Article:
Home » Young people are calling out their toxic workplaces on TikTok embarrassing their employers

Young people are calling out their toxic workplaces on TikTok embarrassing their employers

by Tech Reporter
4th May 23 2:39 pm

Years into what many touted to be ‘The Great Resignation’, young workers are still quitting their jobs in droves. And whilst many are opting for traditional methods of sending official resignation emails to bosses, younger workers are taking on a new tactic: live quitting on social media.

Sometimes tense, often funny and always compelling, these short video clips attract thousands – sometimes millions – of views. New research from Rethinkly – a visualisation platform which helps businesses resolve communication challenges in the workplace – unveils that, in tandem with this growing trend, 28% of Gen Z employees feel like they have no voice in the workplace.

Whilst it can be fun to engage with the content on social media platforms such as TikTok, videos like these are indicative of a much more ominous trend of corporations failing to address unhealthy workplace cultures, leading to employees feeling the need to publicly voice their grievances. 

Millennials and Gen Z watched the generation before them struggle in corporate jobs during the 2008 economic crash, and many of these young people are mired in student debt with low-paying jobs themselves.

On top of having their early work experiences shaped by Covid-19, with many young workers having never stepped foot inside an office, research shows that 91% of 18-to-24 year olds report being stressed at work on a daily basis.

On top of this, reports show that Gen Z are increasingly prioritising mental health over other job perks, such as salary and holiday time. Trends such as taking to social media to publicly quit a job is suggestive of a generation frustrated with corporations that don’t prioritse wellbeing within their culture – and should be a call to action for corporations to address ‘toxic workplace culture’ before reaching a boiling point.

As these toxic workplace cultures are now being brought to the forefront, companies must consider the sorts of tools and processes they have in place to ensure people have safe spaces by which to address concerns in a healthy way before getting to the stage where someone would consider taking to social media. Trends like these are symptomatic of unpleasant employee experiences, and whilst it could look like a lighthearted funny viral moment – the reality behind the trend is anything but. 

Andrew Jackson, co-founder of Rethinkly, comments on the need for corporations to address unhealthy workplace culture before reaching a boiling point. 

Jackson said, “In light of the recent rise of young people quitting their jobs and talking negatively about them on social media, it has never been more important for organisations create the best working environment possible to prevent this from happening.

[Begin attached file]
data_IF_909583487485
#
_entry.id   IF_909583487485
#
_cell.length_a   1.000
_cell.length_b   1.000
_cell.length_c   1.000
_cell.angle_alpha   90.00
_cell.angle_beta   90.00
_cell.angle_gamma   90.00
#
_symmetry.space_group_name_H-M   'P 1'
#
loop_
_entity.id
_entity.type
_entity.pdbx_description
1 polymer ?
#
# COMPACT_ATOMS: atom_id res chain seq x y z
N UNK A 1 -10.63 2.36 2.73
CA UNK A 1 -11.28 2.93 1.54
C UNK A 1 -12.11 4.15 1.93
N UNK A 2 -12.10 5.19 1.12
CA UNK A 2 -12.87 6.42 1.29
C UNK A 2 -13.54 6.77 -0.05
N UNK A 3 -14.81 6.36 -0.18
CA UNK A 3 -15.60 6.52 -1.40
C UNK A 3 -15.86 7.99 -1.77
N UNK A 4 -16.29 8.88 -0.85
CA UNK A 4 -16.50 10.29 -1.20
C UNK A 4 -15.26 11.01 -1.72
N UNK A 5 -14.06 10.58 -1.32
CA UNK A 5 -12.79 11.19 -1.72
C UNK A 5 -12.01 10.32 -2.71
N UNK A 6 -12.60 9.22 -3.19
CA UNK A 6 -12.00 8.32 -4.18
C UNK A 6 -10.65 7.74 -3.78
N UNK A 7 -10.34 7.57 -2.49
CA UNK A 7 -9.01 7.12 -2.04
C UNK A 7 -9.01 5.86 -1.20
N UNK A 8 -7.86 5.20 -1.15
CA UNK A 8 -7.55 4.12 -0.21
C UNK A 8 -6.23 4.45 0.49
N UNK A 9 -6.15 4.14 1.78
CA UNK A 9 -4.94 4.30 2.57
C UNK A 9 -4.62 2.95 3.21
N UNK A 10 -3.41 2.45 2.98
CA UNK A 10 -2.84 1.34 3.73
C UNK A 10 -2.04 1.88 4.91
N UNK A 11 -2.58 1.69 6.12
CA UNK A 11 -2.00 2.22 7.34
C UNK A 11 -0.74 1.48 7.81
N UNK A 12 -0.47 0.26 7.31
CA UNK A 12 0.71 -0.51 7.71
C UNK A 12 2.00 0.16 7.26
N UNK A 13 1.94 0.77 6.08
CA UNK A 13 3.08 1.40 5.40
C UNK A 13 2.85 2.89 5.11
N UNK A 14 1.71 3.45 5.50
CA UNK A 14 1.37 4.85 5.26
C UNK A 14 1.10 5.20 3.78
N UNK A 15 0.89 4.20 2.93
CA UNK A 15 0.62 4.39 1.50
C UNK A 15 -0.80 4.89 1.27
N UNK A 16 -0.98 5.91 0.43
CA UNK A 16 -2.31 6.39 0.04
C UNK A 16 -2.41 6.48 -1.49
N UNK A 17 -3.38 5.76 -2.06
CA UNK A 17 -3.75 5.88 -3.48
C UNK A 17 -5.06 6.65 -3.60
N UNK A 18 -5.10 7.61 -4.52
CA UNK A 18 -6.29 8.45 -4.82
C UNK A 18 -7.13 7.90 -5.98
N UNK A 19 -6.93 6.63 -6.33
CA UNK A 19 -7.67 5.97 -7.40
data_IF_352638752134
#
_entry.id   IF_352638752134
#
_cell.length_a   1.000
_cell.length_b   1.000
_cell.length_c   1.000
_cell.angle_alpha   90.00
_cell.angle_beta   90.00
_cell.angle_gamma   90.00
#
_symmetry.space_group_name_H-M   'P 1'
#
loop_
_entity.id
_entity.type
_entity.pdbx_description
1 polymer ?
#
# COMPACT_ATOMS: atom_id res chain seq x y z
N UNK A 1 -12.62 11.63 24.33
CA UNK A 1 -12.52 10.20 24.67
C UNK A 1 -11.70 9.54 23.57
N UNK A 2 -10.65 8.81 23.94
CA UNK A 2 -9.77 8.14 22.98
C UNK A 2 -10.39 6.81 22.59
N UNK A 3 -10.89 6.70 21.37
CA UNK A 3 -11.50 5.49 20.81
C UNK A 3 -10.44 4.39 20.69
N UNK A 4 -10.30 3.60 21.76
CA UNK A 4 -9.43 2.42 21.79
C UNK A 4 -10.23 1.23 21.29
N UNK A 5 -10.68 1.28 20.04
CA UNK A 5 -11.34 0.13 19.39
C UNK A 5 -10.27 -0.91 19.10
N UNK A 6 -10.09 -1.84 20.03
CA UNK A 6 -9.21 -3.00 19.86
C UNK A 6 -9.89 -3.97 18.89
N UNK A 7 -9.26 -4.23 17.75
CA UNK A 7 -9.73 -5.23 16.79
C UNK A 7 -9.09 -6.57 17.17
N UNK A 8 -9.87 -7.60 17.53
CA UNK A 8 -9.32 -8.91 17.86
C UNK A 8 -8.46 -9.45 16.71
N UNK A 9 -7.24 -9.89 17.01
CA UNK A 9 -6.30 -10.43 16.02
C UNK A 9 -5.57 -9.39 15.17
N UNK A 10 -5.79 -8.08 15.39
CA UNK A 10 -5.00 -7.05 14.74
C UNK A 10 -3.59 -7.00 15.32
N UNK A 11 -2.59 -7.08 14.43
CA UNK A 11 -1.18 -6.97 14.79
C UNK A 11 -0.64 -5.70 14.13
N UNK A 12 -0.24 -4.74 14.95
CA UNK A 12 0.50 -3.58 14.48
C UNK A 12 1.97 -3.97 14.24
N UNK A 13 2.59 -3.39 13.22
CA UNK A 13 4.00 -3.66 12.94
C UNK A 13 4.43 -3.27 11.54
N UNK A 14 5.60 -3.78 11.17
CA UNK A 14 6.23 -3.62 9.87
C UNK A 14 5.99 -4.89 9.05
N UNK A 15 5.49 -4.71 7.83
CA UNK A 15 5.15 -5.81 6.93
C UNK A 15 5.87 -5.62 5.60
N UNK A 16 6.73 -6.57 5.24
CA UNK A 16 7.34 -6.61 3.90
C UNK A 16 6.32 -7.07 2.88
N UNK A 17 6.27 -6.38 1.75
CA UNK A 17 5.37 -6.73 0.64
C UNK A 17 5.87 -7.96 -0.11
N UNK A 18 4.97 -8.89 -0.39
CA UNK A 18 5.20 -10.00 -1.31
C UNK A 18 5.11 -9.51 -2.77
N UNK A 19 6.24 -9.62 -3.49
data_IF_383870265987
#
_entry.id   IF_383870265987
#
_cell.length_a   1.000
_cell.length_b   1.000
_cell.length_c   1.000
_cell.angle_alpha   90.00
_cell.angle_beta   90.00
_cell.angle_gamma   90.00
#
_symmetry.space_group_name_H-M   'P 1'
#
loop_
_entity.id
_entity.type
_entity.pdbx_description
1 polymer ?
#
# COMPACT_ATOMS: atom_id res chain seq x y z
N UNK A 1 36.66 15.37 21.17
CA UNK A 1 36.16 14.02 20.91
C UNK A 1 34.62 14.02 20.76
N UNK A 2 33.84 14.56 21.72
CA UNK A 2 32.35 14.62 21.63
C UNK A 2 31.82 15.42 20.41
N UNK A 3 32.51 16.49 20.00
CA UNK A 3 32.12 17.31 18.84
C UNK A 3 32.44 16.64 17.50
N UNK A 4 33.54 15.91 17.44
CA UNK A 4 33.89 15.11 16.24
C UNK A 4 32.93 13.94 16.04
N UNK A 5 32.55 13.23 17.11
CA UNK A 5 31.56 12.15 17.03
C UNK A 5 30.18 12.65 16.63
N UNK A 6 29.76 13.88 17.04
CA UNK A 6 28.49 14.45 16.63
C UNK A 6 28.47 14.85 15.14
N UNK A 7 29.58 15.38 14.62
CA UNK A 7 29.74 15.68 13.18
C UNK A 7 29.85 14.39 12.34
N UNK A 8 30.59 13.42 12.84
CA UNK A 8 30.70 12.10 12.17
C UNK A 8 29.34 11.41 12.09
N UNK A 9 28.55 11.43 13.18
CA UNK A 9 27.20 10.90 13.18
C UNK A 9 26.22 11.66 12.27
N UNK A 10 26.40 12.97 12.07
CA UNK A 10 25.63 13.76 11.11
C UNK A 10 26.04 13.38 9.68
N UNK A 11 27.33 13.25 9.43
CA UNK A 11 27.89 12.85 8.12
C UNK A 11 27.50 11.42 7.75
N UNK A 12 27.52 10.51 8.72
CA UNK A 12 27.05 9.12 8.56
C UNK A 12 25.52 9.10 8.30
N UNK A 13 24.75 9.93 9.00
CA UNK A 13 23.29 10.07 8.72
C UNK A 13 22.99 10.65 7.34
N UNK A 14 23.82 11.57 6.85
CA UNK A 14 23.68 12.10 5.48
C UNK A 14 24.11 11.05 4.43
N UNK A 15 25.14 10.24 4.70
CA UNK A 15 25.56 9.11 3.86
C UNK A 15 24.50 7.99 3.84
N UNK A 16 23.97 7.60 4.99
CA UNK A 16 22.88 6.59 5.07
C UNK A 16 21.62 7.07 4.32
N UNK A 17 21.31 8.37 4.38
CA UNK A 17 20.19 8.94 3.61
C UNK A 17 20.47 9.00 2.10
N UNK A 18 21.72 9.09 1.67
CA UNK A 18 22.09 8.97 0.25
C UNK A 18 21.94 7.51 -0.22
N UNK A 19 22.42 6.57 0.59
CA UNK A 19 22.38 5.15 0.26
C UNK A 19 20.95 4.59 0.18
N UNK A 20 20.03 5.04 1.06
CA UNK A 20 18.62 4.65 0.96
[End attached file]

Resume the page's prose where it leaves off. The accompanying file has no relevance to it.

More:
“Ultimately, this behaviour is most likely the result of a negative company culture in which mutual respect and communication have completely broken down.

“Companies must consider all of the tools and processes they have in place to ensure employees have safe spaces to air concerns in a healthy way before reaching this point. Of course, there may be instances whereby complaints are unjustified, and employees should also think carefully before going down this route as it could affect their future career prospects.”

How does Rethinkly work?

By design, the software removes all real-world references creating a neutral, virtual space that is solely designed to inspire autonomy of expression. In this context, users are able to create avatars that can express emotion and gestures, enabling enough detachment for reflection and transparent communication.

By utilising a virtual world – the platform reframes problem-solving and communication in the workplace and beyond, in scenarios where people may feel uncomfortable to say express their feelings, concerns or opinions out loud. As such, the power of imagery and visualisation prevails where words fail, with Rethinkly combining the most effective principles of storytelling, psychodrama and coaching to address the issue at hand.
Understanding the power of images, the NHS has been relying on the software for years as a tool to help patients express themselves when they otherwise couldn’t, alongside corporate firms such as IBM which have integrated the software into employee development and coaching initiatives.

Crucially, the software can either be used under expert direction – which may be appropriate for particularly complex issues including the mental health sector. Users can be taught how to use the software within minutes, making it a scalable solution, especially for teams within businesses. Research on the use of VR in these settings is constantly evolving, and Rethinkly uses a combination of insight from practitioners, academia and case studies leading to one of the most sophisticated tools for addressing communication issues worldwide.

Leave a Comment

You may also like